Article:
Lottery draws for species

Discussion in 'Hunting' started by Rubone, Apr 26, 2021.

  1. Rubone

    Rubone Member

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    Here in NM most hunts are by lottery for public land. It is always a nail biter wondering if you will draw anything in a particular year. (That is unless money is no object and you can buy into a private land hunt!) So every year it is trying to determine which game unit makes sense, which hunts are a priority, which can be just for fun if it works out, etc. It can also be a cost issue for some as the hunts have to be paid in advance and then if you are not successful on the draw the cost is refunded. So you have to be able to commit up front. Every year I put in for what I deem a possibility for me in my part of the state with a random oddball. I usually put in for Pronghorn Antelope, Deer, Elk, and Oryx (the oddball). There are a couple other species I like but they can be extremely difficult to draw, or logistics make them tough, like Javelina, Barbary Sheep, or Ibex. So last week the draw results were posted a week early, and hooray, I drew an Antelope hunt and a cow Elk. Great news for me! The Antelope is a bit tougher as it is in a game unit that is about 200 miles away, so it will require a good scouting trip up front. The Elk hunt is close enough to sleep in my own bed. Antelope is late August, Elk not until mid November. But that is just around the corner.
     
  2. Captcurt

    Captcurt Member

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    Arkansas has had a drawing for elk for 23 years. I have applied nearly every year and still no permit. This is one reason why I don't buy lottery tickets. The only thing that I have won was a bottle of perfume when I was 12. That was 58 years ago and I don't wear perfume.
     
  3. Rubone

    Rubone Member

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    I draw a Cow tag about every other year. I have also drawn a couple of "Once in a Lifetime" tags, a Valle Vidal Bull Elk, and a White Sands Missile Range Oryx. Both quite a few years back. I am primarily a meat hunter so prefer the Cow hunts although Deer is Buck only and Antelope is mature Buck except for special hunts like youth and mobility impaired. Here is a Cow from a couple years ago, DCP_3660.JPG and the last Valle Vidal Bull hunt was with my hunting partner about 10 years ago, a nice 6X6. DCP_2114.JPG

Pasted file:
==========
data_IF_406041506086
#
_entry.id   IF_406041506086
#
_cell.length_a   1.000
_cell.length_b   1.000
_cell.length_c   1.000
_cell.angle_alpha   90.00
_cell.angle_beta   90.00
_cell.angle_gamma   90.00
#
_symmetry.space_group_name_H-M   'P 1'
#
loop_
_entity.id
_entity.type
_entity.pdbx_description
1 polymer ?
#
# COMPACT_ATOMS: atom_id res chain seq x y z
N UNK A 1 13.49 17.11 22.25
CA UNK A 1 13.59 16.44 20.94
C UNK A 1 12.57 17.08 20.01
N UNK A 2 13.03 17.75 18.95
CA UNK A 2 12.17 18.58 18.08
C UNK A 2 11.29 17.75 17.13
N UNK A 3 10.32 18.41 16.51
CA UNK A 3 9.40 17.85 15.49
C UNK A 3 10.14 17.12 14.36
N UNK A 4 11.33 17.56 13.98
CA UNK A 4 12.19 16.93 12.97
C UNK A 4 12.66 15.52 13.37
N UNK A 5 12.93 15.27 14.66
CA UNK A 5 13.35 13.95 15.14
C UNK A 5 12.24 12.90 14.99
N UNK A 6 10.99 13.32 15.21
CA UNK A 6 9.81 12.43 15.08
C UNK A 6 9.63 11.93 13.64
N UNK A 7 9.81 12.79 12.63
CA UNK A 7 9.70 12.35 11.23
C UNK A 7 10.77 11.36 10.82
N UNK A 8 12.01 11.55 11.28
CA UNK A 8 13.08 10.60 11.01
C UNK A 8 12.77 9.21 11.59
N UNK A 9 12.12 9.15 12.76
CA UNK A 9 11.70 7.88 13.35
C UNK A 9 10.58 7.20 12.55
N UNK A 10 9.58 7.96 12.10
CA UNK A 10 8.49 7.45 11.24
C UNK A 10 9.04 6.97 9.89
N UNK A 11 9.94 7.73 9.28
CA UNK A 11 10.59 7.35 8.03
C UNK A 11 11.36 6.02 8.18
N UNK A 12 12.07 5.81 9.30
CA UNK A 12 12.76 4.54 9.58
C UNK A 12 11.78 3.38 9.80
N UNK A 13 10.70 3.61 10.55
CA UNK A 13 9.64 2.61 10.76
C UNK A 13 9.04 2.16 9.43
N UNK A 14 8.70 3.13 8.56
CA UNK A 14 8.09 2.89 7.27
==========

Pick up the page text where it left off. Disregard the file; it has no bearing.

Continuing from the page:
Last edited: Apr 27, 2021
  4. George P

    George P Member

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    I spent two decades in northern NV, big game were all via lottery; if you weren't drawn, you'd get an extra point towards next year. Elk, if successful, was once in a lifetime, as were all of the bighorn sheep species. pronghorn, if successful meant you had to wait 5 years before even applying again
     
  5. Rubone

    Rubone Member

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    No "points" here, so you can't build up extra credit. I could have tried for Bighorn but chose not to. They are actually quite close by, but there are fewer tags given than fingers on one hand. I put in for Antelope for 20 years before I ever drew one. Drew the "once in a lifetime" Valle Vidal Elk first time I applied. No rhyme or reason.
    On a hike with my wife and the dogs..
    . IMG_0078.JPG
     
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  6. NMachine

    NMachine Member

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    Is that you taking a wiz in the back? Lol
     
  7. NMachine

    NMachine Member

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    Nice bull though!
     
  8. Rubone

    Rubone Member

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    Nah, I was taking the picture...
     
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  9. Robert

    Robert Administrator Staff Member

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    The draw here in CO is a joke. It heavily favors out of state hunters and leaves residents grasping at straws or crappy OTC tags. I mean, I get it, a non resident cow tag is inching closer to $500, and they will spend that much or more while they are here. But I friggin live here and I can't draw a decent unit. I am currently saving my points for a good unit, but that is no guarantee. Public land hunting in CO has become absolutely ridiculous. Way over crowded and way too much pressure. But hey, DOW gets that money...